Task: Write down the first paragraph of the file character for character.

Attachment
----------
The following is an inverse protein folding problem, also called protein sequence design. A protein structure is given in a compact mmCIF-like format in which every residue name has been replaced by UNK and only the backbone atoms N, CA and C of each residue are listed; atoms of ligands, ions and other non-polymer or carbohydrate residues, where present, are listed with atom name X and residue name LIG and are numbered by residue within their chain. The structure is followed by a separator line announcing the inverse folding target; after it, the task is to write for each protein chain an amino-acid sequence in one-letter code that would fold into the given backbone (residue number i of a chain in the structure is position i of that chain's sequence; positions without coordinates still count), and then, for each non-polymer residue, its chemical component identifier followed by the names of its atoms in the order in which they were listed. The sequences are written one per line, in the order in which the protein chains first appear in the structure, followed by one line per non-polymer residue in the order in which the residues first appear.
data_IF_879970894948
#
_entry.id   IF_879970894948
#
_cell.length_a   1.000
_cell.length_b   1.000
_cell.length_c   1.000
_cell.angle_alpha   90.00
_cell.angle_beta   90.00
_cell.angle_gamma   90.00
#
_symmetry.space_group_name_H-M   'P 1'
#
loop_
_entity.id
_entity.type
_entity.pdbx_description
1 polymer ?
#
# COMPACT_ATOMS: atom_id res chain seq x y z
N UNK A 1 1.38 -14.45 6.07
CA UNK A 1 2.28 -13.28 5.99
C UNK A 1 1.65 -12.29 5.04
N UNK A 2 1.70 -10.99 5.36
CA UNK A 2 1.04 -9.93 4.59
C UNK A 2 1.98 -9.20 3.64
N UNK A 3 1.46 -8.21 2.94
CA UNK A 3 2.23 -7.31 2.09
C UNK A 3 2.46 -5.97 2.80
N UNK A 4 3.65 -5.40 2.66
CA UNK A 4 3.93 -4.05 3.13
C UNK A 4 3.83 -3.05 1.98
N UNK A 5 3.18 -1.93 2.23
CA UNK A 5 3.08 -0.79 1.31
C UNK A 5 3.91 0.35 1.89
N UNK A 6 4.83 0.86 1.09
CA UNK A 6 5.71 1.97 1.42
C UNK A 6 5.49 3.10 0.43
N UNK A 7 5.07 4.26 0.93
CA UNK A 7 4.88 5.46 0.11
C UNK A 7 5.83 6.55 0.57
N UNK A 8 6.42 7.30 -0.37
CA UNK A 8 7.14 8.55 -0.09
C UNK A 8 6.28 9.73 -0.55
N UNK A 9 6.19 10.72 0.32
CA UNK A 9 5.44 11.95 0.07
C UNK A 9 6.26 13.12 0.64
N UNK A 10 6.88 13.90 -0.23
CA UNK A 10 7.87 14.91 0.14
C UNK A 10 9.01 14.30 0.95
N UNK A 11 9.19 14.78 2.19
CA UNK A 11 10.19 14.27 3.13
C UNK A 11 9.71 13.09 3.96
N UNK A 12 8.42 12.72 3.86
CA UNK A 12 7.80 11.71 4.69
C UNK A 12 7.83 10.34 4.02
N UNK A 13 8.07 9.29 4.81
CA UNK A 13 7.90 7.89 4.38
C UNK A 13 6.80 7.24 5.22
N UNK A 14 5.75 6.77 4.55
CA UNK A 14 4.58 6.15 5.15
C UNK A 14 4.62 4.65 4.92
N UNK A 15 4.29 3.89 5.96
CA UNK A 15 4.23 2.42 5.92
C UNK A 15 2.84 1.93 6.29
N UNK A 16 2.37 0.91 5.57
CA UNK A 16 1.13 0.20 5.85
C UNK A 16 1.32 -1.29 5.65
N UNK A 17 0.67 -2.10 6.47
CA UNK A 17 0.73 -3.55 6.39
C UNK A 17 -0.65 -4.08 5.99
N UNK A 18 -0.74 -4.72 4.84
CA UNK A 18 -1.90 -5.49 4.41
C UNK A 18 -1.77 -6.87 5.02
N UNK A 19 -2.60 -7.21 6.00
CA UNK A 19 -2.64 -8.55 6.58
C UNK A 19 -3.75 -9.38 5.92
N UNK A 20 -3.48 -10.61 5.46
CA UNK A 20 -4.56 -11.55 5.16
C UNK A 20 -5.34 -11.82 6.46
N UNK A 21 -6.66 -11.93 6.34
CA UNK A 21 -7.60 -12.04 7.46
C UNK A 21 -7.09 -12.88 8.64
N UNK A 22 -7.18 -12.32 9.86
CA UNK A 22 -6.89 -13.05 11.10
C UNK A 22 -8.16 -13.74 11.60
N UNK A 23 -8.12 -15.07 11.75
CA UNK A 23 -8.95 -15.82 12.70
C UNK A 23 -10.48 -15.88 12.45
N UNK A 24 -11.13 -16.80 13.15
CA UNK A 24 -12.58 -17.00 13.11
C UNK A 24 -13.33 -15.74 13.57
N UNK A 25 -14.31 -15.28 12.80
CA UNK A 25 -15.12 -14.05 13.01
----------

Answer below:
The following is an inverse protein folding problem, also called protein sequence design. A protein structure is given in a compact mmCIF-like format in which every residue name has been replaced by UNK and only the backbone atoms N, CA and C of each residue are listed; atoms of ligands, ions and other non-polymer or carbohydrate residues, where present, are listed with atom name X and residue name LIG and are numbered by residue within their chain. The structure is followed by a separator line announcing the inverse folding target; after it, the task is to write for each protein chain an amino-acid sequence in one-letter code that would fold into the given backbone (residue number i of a chain in the structure is position i of that chain's sequence; positions without coordinates still count), and then, for each non-polymer residue, its chemical component identifier followed by the names of its atoms in the order in which they were listed. The sequences are written one per line, in the order in which the protein chains first appear in the structure, followed by one line per non-polymer residue in the order in which the residues first appear.